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Cancer Sufferers Unhappy With Answers From Nice

September 19, 2008

Cancer sufferers in the South West were unhappy with the lack of answers they received at a meeting to discuss the use of life- prolonging drugs yesterday.

Patients suffering with the disease attended a meeting with the National Institute of Clinical Excellence (NICE) in Plymouth to find out why drugs that prolong a person’s life are not widely available on the NHS.

Sutent has been rejected for use on the NHS because it is not seen as being cost effective and NICEs believe it only extends a person’s life by a couple of months.

John Quance has been taking Sutent for two years.

He said: “If you look on the Internet you will find people who have been on Sutent for three years. I’m getting it but there are people out there who aren’t and it’s a terrible position for them to be in.

“It has helped to prolong my life so every day I get to see my wife and daughter – that’s something I wouldn’t have had if not for this treatment.”

Many of the questions put before the NICE panel, which included the organisation’s chief executive Andrew Dillon, centred around the apparent high cost of Sutent.

Rose Woodward, chairman of Cornwall Cancer Patient Group, has long campaigned for the rights of sufferers of the disease.

She said: “Aside from the appalling psychological damage caused to cancer patients when they are told their lives are not worth saving, can you please explain how a drug which has a wholesale cost of pounds24,032 per annum is then said to cost the NHS pounds71,000?”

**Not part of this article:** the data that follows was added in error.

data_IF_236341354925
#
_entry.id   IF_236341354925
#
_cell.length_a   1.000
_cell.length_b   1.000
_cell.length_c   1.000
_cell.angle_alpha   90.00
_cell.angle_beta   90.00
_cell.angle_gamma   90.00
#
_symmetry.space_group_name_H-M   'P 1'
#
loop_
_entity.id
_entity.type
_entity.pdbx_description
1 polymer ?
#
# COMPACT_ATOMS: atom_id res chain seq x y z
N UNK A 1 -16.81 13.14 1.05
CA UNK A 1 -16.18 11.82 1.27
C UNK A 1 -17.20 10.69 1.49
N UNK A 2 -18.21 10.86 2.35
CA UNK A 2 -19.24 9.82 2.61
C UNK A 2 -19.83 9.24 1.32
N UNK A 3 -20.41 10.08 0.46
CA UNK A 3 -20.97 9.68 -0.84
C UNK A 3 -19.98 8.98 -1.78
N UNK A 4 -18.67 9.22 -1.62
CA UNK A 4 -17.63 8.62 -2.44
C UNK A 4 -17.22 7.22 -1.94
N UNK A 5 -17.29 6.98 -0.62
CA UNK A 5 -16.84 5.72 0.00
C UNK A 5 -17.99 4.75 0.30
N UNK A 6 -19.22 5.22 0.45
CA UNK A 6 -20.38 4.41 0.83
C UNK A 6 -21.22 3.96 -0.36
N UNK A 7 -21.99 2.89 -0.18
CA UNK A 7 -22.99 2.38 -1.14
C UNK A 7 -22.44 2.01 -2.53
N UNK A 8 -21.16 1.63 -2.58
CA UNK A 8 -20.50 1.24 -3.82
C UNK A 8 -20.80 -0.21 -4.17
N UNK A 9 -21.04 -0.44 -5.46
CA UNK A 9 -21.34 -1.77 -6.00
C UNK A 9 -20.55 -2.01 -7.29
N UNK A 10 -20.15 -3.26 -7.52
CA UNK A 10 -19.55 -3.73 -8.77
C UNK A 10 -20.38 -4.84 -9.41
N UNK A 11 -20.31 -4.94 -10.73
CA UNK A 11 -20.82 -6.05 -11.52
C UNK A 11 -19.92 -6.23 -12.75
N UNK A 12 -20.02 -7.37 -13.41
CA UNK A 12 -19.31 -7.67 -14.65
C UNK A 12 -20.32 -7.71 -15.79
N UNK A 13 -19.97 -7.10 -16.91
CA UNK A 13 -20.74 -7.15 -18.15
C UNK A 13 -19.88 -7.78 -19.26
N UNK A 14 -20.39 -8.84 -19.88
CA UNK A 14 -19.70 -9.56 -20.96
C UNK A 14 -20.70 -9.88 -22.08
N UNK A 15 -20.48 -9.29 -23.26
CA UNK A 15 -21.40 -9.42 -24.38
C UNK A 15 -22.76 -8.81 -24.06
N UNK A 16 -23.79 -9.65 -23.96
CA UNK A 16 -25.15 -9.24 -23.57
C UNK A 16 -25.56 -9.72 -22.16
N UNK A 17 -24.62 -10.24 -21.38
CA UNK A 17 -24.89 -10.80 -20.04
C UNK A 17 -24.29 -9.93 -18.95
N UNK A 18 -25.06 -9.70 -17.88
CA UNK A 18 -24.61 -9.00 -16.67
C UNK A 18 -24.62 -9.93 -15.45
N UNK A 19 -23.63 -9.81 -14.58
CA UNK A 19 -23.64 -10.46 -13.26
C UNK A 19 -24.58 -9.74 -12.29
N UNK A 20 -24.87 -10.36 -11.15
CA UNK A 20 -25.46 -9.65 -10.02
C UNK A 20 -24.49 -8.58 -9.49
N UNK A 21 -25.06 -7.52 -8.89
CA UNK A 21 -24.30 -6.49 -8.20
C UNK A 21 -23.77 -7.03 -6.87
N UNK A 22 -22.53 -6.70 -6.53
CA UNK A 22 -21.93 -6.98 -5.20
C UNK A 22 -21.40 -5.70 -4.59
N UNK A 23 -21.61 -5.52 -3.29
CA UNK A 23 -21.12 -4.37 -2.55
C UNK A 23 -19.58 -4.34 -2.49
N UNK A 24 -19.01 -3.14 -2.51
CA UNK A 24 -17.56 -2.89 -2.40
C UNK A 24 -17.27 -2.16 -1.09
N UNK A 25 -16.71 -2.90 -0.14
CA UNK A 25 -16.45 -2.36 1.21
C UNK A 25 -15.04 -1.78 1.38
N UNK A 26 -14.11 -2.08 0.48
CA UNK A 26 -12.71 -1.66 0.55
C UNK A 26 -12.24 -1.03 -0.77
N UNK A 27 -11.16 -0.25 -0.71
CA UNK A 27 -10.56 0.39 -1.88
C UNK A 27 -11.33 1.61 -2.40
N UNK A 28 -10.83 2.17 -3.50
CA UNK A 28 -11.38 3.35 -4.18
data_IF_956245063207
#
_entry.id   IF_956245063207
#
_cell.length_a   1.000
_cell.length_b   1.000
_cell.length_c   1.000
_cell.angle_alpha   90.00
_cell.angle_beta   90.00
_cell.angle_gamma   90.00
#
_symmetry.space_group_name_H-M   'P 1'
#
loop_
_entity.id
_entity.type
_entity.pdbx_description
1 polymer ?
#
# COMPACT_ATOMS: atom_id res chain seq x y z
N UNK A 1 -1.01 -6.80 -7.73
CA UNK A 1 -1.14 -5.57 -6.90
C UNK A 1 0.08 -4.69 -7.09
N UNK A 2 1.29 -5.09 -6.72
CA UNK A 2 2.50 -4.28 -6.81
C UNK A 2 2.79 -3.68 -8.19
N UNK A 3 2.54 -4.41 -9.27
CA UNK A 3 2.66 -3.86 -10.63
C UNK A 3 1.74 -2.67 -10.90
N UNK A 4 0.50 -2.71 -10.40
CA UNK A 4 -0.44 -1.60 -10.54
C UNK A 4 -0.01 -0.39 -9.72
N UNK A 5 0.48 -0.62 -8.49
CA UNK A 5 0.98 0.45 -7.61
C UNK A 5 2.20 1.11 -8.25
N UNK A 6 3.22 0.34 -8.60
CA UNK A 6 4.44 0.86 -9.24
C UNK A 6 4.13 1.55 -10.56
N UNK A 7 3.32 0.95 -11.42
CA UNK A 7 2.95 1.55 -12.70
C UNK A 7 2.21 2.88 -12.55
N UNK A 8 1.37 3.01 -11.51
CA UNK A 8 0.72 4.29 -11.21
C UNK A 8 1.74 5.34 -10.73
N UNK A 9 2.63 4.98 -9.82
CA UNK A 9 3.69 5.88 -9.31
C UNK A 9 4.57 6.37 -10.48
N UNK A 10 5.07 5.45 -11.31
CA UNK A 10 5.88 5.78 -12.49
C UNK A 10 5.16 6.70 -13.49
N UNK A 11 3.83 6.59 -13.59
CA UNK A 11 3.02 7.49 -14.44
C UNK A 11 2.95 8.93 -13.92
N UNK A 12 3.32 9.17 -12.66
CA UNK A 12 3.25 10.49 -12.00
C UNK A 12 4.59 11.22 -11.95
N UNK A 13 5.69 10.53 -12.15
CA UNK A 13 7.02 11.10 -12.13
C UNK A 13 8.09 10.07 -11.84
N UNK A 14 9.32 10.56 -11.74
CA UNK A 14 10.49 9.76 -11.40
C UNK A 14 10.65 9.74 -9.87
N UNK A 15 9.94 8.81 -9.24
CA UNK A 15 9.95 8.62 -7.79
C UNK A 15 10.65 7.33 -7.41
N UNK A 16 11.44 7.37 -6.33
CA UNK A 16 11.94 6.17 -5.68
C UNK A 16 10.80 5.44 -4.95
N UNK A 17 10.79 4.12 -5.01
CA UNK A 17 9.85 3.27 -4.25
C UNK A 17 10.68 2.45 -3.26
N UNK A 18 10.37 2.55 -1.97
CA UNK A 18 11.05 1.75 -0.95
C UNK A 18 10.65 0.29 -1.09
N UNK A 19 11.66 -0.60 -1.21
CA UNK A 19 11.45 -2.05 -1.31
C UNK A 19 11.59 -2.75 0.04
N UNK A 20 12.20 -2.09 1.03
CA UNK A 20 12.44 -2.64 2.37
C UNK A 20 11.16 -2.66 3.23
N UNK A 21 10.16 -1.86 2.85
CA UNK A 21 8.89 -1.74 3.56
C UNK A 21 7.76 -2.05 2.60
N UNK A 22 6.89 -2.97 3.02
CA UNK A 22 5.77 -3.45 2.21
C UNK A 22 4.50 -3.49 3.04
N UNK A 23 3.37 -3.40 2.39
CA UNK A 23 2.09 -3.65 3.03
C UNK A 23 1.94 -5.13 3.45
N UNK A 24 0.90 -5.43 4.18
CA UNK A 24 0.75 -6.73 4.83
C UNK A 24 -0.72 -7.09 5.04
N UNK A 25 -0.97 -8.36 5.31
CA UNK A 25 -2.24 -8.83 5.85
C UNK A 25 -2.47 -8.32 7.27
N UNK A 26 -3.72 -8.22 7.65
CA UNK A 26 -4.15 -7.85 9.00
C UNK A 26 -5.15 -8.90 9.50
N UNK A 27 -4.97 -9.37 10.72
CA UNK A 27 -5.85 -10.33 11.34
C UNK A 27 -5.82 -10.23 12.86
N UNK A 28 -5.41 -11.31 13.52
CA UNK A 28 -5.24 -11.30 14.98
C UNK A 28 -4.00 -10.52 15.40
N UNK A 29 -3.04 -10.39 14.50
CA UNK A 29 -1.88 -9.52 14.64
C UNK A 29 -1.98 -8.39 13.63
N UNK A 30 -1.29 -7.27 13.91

Mr Dillon said that NICE had no power to tell pharmaceutical companies at what price they should sell their drugs. He said: “Many drugs are now priced on a global level so pharmaceutical companies can come in with prices at whatever level they want. It’s not something I can influence but I do ask companies if there is an opportunity for them to help us get to a point where an effective treatment can be made available.”

Debbie Hurst, from St Ives, was also at the meeting. She demanded to know why breast cancer drug Avastin was not widely available.

Mrs Hurst, who was diagnosed with secondary breast cancer in 2004 and has been taking Avastin since February, said: “I am going to die. I am extremely ill but this drug is extending my life and I want to give other people the same chance as me.”

She said that like Sutent, Avastin is available at a cheaper price in other countries and NICE should be making sure the UK has it at the same cost.

Mr Dillon said that prices may be lower in other countries because people have less money to pay for the drugs.

Speaking after the meeting, Mrs Woodward said she was appalled that NICE failed to answer questions about drug treatments. She said: “I think we’ve been given the brush off. I don’t think there was an understanding about any of the points we were trying to get across.”

(c) 2008 Western Morning News, The Plymouth (UK). Provided by ProQuest LLC. All rights Reserved.




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